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Federal judge rules in favor of threatened seabird

— filed under: ,
By Steven Dubois
San Jose Mercury News

"The timber industry keeps pushing to log this bird's habitat and is using, I think, increasingly desperate tactics to try to say that we shouldn't be protecting this bird and its habitat," said Kristen Boyles, an attorney for Earthjustice. "I think it's time for timber to figure how to live with this bird."

PORTLAND, Ore.—A federal judge has handed the timber industry another defeat in its effort to expand logging on the habitat of a threatened coastal seabird.

U.S. District Court Judge John Bates in Washington D.C. said marbled murrelets will keep their Endangered Species Act listing, and rejected an argument that central California murrelets, which are doing poorly, should not be lumped in with the populations in Oregon, Washington and Northern California.

Bates also ruled old-growth forest habitat will remain protected during a three-year period when the U.S. Fish and Wildlife Service re-examines what it considers a flawed 1996 critical habitat designation.

"The court is not in a position to fully assess the seriousness of the deficiencies or to predict whether or how the new designation will differ from the current designation," Bates said in an opinion Thursday.

The marbled murrelet was listed as threatened in 1992, and habitat protection has meant less logging in the Pacific Northwest. The tiny sea birds venture inland to raise their young and depend on old-growth forests for nesting.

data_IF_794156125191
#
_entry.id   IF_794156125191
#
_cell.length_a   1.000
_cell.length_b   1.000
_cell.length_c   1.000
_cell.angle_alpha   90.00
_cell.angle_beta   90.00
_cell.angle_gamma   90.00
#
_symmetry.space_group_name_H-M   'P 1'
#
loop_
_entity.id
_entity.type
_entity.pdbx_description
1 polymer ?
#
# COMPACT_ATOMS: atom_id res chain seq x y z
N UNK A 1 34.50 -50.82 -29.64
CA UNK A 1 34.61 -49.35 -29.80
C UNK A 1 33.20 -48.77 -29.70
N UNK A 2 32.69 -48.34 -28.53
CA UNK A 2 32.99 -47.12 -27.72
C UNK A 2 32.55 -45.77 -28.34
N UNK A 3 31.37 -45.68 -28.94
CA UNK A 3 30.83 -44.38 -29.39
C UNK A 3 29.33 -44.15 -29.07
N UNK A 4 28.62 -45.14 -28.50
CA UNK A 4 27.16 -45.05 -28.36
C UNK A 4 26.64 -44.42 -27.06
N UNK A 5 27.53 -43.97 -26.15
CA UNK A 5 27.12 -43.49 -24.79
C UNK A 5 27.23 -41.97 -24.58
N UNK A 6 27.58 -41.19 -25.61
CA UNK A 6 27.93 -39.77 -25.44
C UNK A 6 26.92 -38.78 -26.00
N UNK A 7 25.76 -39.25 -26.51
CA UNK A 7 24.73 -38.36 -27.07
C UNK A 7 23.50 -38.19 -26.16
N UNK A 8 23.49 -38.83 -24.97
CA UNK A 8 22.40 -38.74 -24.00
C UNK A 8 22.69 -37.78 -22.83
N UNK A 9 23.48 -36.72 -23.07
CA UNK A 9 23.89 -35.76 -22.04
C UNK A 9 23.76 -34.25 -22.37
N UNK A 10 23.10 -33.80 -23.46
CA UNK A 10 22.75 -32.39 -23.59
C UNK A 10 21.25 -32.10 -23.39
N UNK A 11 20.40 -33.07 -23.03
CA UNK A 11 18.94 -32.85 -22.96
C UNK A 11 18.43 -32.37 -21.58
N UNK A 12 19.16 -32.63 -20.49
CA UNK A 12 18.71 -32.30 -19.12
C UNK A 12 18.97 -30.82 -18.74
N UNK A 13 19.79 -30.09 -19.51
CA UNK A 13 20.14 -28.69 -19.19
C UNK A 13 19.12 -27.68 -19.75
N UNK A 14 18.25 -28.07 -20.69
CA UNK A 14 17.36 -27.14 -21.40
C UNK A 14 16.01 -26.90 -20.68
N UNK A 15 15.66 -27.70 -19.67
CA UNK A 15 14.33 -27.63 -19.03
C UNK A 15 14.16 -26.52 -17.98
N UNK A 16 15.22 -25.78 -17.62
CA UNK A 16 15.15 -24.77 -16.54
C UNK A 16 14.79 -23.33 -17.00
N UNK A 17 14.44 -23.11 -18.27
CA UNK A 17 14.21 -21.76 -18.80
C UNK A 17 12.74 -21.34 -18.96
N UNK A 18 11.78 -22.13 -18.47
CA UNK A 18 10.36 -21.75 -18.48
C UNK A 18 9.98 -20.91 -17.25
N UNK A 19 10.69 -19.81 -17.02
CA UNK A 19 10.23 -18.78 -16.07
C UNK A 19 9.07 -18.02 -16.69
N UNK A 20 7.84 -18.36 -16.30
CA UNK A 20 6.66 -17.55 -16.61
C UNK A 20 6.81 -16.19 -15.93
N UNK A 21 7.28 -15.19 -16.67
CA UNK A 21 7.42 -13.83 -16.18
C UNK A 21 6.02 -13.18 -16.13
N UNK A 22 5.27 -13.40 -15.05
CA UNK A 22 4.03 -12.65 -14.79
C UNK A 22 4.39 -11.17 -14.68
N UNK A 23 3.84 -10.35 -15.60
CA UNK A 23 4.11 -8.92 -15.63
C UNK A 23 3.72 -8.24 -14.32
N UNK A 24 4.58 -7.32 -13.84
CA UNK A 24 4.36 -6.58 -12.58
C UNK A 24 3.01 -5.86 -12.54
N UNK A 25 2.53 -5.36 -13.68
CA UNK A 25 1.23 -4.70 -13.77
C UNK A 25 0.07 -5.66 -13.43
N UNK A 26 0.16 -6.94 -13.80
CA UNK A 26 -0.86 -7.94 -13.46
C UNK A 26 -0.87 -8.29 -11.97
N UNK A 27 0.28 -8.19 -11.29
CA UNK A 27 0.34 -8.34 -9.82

"The timber industry keeps pushing to log this bird's habitat and is using, I think, increasingly desperate tactics to try to say that we shouldn't be protecting this bird and its habitat," said Kristen Boyles, an attorney for Earthjustice. "I think it's time for timber to figure how to live with this bird."

The lawsuit was the timber industry's fourth attempt in the past decade to eliminate protections for the forests that marbled murrelets call home, despite undisputed scientific evidence that murrelets are continuing to disappear from the coasts of Washington, Oregon and California.

The lawsuit was brought by the American Forest Resource Council, Carpenters Industrial Council and Oregon's Douglas County.

Tom Partin, president of the AFRC, a timber industry group, said he had yet to hear about the ruling. He said the critical habitat portion of ruling was concerning, and that the council continues to believe that food shortages in the ocean are a bigger problem for the birds than limited nesting habitat.

"From our perspective, there has always been enough habitat for the nesting part of it," Partin said. "It's been the other aspects of their life cycle that may have the biggest influence on the marbled murrelet."

 

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